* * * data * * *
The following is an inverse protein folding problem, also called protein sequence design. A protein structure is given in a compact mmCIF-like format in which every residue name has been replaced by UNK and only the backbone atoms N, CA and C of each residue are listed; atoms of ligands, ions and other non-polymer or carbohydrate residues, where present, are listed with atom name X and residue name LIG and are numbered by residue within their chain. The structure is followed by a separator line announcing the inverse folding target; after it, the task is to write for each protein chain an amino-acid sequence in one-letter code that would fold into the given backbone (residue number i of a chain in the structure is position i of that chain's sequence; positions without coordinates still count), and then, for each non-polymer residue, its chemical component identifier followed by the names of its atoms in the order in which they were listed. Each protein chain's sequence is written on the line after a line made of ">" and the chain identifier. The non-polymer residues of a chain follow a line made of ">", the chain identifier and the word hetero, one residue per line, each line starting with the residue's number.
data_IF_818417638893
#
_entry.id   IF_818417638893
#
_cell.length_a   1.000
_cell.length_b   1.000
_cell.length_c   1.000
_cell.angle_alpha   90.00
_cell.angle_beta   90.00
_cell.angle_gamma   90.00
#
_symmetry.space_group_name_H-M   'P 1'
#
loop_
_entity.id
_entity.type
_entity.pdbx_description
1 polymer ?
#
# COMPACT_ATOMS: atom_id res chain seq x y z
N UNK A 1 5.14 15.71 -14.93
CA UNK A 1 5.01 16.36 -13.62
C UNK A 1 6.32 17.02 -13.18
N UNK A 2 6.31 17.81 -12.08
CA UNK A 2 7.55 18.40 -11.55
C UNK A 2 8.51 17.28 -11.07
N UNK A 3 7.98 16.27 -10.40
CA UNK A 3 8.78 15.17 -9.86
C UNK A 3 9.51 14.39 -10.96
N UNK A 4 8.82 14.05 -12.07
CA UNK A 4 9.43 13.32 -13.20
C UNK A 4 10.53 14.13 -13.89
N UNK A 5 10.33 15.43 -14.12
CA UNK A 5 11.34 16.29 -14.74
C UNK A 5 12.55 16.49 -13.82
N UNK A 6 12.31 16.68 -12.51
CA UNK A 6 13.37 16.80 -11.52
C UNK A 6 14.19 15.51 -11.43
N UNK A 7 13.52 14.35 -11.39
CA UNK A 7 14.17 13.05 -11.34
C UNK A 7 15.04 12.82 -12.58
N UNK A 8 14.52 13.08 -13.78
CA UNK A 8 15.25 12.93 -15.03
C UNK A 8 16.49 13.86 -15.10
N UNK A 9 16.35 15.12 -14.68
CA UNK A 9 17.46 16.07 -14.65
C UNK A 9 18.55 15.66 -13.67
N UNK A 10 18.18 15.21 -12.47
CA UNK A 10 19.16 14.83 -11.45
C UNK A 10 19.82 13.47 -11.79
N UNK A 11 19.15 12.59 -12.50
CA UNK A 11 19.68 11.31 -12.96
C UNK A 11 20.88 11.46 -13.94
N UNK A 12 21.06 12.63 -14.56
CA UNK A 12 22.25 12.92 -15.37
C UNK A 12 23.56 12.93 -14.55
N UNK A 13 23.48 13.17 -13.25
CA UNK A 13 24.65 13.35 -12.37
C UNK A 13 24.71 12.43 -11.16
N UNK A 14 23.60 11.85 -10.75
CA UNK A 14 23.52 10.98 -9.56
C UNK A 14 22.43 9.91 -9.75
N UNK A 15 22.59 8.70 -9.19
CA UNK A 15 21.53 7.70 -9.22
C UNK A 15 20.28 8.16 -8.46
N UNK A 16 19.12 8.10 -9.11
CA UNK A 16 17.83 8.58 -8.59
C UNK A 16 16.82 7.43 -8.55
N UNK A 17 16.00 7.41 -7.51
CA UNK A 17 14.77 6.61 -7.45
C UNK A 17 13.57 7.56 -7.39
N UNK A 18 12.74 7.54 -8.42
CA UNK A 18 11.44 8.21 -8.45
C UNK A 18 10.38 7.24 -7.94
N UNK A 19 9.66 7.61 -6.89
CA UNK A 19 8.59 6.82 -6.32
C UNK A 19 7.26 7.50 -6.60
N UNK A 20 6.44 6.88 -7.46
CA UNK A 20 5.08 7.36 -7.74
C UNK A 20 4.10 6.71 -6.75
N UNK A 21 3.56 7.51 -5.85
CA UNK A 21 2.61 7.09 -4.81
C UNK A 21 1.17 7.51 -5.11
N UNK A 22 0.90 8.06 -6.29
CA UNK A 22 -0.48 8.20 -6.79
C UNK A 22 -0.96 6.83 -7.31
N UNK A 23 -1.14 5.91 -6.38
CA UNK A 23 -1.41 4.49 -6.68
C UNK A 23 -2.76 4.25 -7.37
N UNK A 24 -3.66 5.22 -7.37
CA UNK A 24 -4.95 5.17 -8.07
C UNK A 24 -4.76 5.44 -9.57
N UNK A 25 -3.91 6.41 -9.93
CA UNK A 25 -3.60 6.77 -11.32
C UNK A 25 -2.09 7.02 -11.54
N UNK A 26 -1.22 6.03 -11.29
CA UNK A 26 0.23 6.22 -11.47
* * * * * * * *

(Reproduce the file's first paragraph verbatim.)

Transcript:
The following is an inverse protein folding problem, also called protein sequence design. A protein structure is given in a compact mmCIF-like format in which every residue name has been replaced by UNK and only the backbone atoms N, CA and C of each residue are listed; atoms of ligands, ions and other non-polymer or carbohydrate residues, where present, are listed with atom name X and residue name LIG and are numbered by residue within their chain. The structure is followed by a separator line announcing the inverse folding target; after it, the task is to write for each protein chain an amino-acid sequence in one-letter code that would fold into the given backbone (residue number i of a chain in the structure is position i of that chain's sequence; positions without coordinates still count), and then, for each non-polymer residue, its chemical component identifier followed by the names of its atoms in the order in which they were listed. Each protein chain's sequence is written on the line after a line made of ">" and the chain identifier. The non-polymer residues of a chain follow a line made of ">", the chain identifier and the word hetero, one residue per line, each line starting with the residue's number.